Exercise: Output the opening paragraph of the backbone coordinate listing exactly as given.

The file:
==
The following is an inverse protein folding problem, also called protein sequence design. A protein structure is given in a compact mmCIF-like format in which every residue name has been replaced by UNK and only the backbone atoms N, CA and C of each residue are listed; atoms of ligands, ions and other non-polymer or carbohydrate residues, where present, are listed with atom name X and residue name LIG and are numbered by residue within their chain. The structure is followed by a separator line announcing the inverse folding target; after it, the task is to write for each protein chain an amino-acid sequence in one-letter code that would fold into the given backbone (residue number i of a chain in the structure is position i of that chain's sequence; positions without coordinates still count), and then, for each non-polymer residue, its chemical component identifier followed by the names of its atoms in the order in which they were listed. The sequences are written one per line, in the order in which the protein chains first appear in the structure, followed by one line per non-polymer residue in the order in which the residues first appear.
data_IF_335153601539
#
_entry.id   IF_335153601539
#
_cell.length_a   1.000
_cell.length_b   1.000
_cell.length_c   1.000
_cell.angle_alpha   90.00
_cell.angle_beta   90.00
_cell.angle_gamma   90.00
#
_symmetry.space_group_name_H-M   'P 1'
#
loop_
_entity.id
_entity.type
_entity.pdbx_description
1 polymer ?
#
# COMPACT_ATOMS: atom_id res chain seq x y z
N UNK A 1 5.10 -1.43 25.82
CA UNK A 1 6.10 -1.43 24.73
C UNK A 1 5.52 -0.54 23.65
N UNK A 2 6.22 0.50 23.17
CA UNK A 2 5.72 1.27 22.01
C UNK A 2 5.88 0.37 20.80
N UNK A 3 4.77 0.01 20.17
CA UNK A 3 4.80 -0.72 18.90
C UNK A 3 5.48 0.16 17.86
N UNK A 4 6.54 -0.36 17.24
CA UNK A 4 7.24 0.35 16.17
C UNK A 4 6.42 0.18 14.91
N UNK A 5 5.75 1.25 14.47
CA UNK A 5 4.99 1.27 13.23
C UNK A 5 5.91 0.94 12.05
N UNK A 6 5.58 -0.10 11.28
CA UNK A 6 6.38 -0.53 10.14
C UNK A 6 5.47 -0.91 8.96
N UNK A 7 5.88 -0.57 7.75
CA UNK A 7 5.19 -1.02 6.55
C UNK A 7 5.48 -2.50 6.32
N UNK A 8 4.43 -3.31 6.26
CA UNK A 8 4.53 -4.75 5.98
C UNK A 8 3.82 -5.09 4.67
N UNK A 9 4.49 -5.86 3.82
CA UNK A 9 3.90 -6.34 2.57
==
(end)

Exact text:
The following is an inverse protein folding problem, also called protein sequence design. A protein structure is given in a compact mmCIF-like format in which every residue name has been replaced by UNK and only the backbone atoms N, CA and C of each residue are listed; atoms of ligands, ions and other non-polymer or carbohydrate residues, where present, are listed with atom name X and residue name LIG and are numbered by residue within their chain. The structure is followed by a separator line announcing the inverse folding target; after it, the task is to write for each protein chain an amino-acid sequence in one-letter code that would fold into the given backbone (residue number i of a chain in the structure is position i of that chain's sequence; positions without coordinates still count), and then, for each non-polymer residue, its chemical component identifier followed by the names of its atoms in the order in which they were listed. The sequences are written one per line, in the order in which the protein chains first appear in the structure, followed by one line per non-polymer residue in the order in which the residues first appear.